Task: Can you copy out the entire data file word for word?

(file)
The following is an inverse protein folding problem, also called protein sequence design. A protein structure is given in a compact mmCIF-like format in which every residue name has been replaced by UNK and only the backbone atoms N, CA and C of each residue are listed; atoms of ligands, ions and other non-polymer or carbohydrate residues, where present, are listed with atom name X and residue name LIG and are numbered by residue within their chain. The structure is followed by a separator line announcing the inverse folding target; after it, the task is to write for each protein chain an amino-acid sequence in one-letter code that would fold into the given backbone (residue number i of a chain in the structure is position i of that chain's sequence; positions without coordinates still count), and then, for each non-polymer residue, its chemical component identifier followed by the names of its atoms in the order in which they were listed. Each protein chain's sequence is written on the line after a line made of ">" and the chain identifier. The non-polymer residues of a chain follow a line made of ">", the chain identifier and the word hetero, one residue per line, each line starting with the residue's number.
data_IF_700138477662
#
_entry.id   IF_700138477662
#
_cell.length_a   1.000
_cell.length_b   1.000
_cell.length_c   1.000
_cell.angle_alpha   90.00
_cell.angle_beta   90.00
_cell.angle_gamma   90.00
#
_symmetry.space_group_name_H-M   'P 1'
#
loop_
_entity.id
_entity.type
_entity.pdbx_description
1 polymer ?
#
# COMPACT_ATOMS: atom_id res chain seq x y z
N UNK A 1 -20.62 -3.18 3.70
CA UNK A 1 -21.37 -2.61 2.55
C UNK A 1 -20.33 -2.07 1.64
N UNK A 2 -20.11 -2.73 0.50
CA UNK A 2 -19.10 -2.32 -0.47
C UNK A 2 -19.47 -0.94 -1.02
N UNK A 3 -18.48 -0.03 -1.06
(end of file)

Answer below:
The following is an inverse protein folding problem, also called protein sequence design. A protein structure is given in a compact mmCIF-like format in which every residue name has been replaced by UNK and only the backbone atoms N, CA and C of each residue are listed; atoms of ligands, ions and other non-polymer or carbohydrate residues, where present, are listed with atom name X and residue name LIG and are numbered by residue within their chain. The structure is followed by a separator line announcing the inverse folding target; after it, the task is to write for each protein chain an amino-acid sequence in one-letter code that would fold into the given backbone (residue number i of a chain in the structure is position i of that chain's sequence; positions without coordinates still count), and then, for each non-polymer residue, its chemical component identifier followed by the names of its atoms in the order in which they were listed. Each protein chain's sequence is written on the line after a line made of ">" and the chain identifier. The non-polymer residues of a chain follow a line made of ">", the chain identifier and the word hetero, one residue per line, each line starting with the residue's number.
data_IF_700138477662
#
_entry.id   IF_700138477662
#
_cell.length_a   1.000
_cell.length_b   1.000
_cell.length_c   1.000
_cell.angle_alpha   90.00
_cell.angle_beta   90.00
_cell.angle_gamma   90.00
#
_symmetry.space_group_name_H-M   'P 1'
#
loop_
_entity.id
_entity.type
_entity.pdbx_description
1 polymer ?
#
# COMPACT_ATOMS: atom_id res chain seq x y z
N UNK A 1 -20.62 -3.18 3.70
CA UNK A 1 -21.37 -2.61 2.55
C UNK A 1 -20.33 -2.07 1.64
N UNK A 2 -20.11 -2.73 0.50
CA UNK A 2 -19.10 -2.32 -0.47
C UNK A 2 -19.47 -0.94 -1.02
N UNK A 3 -18.48 -0.03 -1.06